4

This was from a test prep book:

A: この間の本貸してもらえないかな。
B: ええ,明日持ってきてます

I'm thinking that the V てもらえない form is often used for requests.

My literal parsing of 貸して + もらえない is:

'Can I not receive the favor of your lending (it) for me?'

Which then translates to

'Can you lend it to me?'

Is my translation correct? I'm not sure why there is かな at the end. I thought it is used to indicate uncertainty.

4

You are correct that the Verb+てもらえない(か)is used to request favors. The かな softens things a bit, and is more polite, perhaps being less assuming that the favor will be granted.

Here's is a non-comprehensive list of some てもらえない request use cases roughly ordered with the top being with more politeness. The top and middle are pretty similar and may be swapped around.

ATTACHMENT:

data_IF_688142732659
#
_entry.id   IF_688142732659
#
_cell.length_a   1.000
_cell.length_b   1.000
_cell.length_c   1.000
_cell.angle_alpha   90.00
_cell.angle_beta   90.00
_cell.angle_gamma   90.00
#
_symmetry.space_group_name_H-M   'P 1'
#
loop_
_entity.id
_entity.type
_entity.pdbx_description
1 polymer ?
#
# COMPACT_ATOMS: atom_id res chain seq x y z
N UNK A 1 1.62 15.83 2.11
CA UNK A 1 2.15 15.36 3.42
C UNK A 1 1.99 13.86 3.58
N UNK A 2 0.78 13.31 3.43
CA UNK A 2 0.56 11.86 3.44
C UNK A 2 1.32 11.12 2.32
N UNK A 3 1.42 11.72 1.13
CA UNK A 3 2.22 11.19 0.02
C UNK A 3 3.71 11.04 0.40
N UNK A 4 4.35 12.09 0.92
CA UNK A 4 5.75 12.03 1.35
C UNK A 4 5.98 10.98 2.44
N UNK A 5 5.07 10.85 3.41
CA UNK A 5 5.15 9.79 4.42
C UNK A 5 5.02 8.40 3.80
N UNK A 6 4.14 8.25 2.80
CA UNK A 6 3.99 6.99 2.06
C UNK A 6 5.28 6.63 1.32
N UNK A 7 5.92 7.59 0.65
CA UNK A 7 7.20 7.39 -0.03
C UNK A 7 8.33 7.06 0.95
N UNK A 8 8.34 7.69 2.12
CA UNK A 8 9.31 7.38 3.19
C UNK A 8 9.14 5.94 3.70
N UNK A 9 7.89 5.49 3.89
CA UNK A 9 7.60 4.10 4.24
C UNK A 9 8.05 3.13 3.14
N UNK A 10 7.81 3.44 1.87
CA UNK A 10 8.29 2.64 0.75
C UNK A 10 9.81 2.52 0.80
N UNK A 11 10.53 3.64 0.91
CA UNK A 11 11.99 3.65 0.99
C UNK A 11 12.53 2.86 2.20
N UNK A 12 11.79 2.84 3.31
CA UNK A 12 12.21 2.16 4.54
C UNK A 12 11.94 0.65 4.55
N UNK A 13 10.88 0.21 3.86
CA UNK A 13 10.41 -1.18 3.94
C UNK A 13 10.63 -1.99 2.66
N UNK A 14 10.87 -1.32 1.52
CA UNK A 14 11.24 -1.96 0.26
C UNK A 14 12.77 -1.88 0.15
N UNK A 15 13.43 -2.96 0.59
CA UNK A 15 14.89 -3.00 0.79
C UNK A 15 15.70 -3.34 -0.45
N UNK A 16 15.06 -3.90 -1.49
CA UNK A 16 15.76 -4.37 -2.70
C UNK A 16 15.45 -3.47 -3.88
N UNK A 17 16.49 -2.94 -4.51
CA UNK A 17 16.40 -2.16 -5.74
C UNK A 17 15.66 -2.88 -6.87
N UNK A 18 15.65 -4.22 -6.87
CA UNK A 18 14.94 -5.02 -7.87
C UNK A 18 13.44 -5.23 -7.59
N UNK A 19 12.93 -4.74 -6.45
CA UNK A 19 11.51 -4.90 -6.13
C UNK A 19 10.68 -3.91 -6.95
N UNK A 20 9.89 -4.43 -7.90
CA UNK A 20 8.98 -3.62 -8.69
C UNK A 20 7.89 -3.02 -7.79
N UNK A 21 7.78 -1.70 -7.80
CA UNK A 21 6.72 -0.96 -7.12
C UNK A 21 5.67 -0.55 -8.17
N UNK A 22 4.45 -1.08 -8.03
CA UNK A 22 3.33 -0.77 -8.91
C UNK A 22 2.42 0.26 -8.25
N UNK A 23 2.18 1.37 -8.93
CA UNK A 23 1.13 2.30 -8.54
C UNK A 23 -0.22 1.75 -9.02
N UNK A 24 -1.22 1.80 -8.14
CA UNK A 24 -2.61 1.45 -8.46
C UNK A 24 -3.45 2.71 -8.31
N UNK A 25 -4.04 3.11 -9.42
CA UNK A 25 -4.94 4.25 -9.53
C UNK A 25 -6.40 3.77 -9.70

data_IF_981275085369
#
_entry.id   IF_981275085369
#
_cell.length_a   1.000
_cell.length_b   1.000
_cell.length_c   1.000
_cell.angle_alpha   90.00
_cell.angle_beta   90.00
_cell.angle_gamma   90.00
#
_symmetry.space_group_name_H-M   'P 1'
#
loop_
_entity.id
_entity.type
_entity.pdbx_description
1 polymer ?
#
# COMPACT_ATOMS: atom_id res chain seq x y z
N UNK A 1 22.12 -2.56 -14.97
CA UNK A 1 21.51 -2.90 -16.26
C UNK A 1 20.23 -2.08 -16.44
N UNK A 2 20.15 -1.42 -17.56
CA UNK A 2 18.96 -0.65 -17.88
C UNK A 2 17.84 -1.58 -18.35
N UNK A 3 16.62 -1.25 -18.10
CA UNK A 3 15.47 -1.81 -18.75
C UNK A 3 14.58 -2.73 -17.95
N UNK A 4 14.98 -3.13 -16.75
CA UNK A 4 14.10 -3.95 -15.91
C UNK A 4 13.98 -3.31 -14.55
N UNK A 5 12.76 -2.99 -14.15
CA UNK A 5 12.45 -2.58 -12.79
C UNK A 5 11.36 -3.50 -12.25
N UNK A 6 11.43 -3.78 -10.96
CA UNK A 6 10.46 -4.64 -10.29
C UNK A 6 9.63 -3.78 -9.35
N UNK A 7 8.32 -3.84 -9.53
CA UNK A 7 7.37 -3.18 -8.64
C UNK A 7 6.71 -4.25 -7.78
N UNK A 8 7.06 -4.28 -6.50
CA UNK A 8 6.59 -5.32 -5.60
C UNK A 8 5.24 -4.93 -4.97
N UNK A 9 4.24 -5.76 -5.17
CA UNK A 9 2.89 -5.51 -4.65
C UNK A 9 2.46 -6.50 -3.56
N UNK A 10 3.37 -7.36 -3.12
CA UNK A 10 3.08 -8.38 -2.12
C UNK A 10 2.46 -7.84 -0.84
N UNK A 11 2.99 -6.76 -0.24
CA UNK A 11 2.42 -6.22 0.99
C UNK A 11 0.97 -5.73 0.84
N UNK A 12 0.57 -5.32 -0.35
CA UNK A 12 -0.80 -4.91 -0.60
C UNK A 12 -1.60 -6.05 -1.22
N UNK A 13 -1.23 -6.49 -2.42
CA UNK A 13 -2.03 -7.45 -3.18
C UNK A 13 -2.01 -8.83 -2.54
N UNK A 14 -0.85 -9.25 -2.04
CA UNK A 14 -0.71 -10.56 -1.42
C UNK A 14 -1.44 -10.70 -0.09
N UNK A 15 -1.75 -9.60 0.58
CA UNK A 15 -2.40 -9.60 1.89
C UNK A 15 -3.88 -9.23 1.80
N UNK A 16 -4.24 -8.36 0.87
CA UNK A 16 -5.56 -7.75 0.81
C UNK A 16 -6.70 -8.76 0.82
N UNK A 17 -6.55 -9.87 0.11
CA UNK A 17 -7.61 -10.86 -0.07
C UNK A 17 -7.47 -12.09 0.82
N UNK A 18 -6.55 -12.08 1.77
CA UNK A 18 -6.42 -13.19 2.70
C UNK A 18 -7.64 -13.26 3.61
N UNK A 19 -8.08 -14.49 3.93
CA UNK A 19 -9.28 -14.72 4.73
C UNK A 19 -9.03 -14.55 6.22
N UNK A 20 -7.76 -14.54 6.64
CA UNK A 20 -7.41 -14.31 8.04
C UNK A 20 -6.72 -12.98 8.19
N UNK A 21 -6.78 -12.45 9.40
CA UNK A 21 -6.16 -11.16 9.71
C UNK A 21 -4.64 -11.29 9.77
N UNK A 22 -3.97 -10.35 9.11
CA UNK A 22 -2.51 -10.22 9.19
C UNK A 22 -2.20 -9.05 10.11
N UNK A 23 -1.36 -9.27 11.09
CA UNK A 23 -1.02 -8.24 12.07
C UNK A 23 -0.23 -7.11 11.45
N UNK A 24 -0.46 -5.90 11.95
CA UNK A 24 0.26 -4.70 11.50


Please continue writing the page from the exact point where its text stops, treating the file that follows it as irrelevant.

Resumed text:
貸してもらえませんか?

貸してもらえないでしょうか?

貸してもらえないかな?

貸してもらえない?

貸してもらえないか?

| improve this answer | |
4

貸してもらえない means:

'I cannot receive the favor of your lending it to me.'

Then the at the end changes it into a question:

'Is it the case that I cannot receive the favor of your lending it to me?'

And adds some subjective feeling. The whole sentence (at least without ) is syntactically not a request. It is a question. It is the pragmatics (the usage) that makes it a request. The same as in English:

Can you lend me the book?

which is syntactically a question, but can be a request within the actual usage.

| improve this answer | |
1

Your understanding is correct. To embellish on what the person above said, the more polite forms would include:

貸していただけますか。

貸していただけませんでしょうか。

お貸しいただけないでしょうか。

お貸しいただいてもよろしいでしょうか。

お借りできませんでしょうか。

頂戴できませんでしょうか。

頂戴いただけたら幸いです。

お言葉に甘えて頂戴いたします。

(the list is practically endless)

| improve this answer | |

Your Answer

By clicking “Post Your Answer”, you agree to our terms of service, privacy policy and cookie policy

Not the answer you're looking for? Browse other questions tagged or ask your own question.